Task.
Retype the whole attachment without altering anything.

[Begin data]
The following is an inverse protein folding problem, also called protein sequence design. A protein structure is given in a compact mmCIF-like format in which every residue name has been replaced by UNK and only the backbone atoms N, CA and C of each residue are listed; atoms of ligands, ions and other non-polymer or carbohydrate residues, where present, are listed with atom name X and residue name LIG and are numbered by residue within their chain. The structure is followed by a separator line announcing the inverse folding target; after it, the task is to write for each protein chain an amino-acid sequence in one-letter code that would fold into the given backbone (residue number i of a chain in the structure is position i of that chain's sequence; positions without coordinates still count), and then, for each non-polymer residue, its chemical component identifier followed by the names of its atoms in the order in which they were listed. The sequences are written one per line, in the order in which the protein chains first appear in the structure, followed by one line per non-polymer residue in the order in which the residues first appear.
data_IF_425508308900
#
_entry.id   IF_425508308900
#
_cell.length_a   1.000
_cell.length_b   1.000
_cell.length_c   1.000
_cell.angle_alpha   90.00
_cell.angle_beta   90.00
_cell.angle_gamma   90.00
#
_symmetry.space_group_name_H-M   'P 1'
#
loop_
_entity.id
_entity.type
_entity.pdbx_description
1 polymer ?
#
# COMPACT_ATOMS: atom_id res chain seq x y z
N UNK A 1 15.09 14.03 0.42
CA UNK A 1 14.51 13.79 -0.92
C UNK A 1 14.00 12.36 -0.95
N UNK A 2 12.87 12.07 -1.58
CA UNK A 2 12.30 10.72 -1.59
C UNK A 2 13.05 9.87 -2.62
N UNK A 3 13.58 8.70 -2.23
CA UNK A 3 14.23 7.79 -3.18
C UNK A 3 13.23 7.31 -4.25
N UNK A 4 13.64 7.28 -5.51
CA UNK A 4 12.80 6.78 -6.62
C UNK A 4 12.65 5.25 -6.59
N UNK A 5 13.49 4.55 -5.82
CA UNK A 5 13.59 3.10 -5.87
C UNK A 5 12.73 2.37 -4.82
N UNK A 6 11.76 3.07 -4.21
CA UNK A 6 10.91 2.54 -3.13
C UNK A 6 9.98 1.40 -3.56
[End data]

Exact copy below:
The following is an inverse protein folding problem, also called protein sequence design. A protein structure is given in a compact mmCIF-like format in which every residue name has been replaced by UNK and only the backbone atoms N, CA and C of each residue are listed; atoms of ligands, ions and other non-polymer or carbohydrate residues, where present, are listed with atom name X and residue name LIG and are numbered by residue within their chain. The structure is followed by a separator line announcing the inverse folding target; after it, the task is to write for each protein chain an amino-acid sequence in one-letter code that would fold into the given backbone (residue number i of a chain in the structure is position i of that chain's sequence; positions without coordinates still count), and then, for each non-polymer residue, its chemical component identifier followed by the names of its atoms in the order in which they were listed. The sequences are written one per line, in the order in which the protein chains first appear in the structure, followed by one line per non-polymer residue in the order in which the residues first appear.
data_IF_425508308900
#
_entry.id   IF_425508308900
#
_cell.length_a   1.000
_cell.length_b   1.000
_cell.length_c   1.000
_cell.angle_alpha   90.00
_cell.angle_beta   90.00
_cell.angle_gamma   90.00
#
_symmetry.space_group_name_H-M   'P 1'
#
loop_
_entity.id
_entity.type
_entity.pdbx_description
1 polymer ?
#
# COMPACT_ATOMS: atom_id res chain seq x y z
N UNK A 1 15.09 14.03 0.42
CA UNK A 1 14.51 13.79 -0.92
C UNK A 1 14.00 12.36 -0.95
N UNK A 2 12.87 12.07 -1.58
CA UNK A 2 12.30 10.72 -1.59
C UNK A 2 13.05 9.87 -2.62
N UNK A 3 13.58 8.70 -2.23
CA UNK A 3 14.23 7.79 -3.18
C UNK A 3 13.23 7.31 -4.25
N UNK A 4 13.64 7.28 -5.51
CA UNK A 4 12.80 6.78 -6.62
C UNK A 4 12.65 5.25 -6.59
N UNK A 5 13.49 4.55 -5.82
CA UNK A 5 13.59 3.10 -5.87
C UNK A 5 12.73 2.37 -4.82
N UNK A 6 11.76 3.07 -4.21
CA UNK A 6 10.91 2.54 -3.13
C UNK A 6 9.98 1.40 -3.56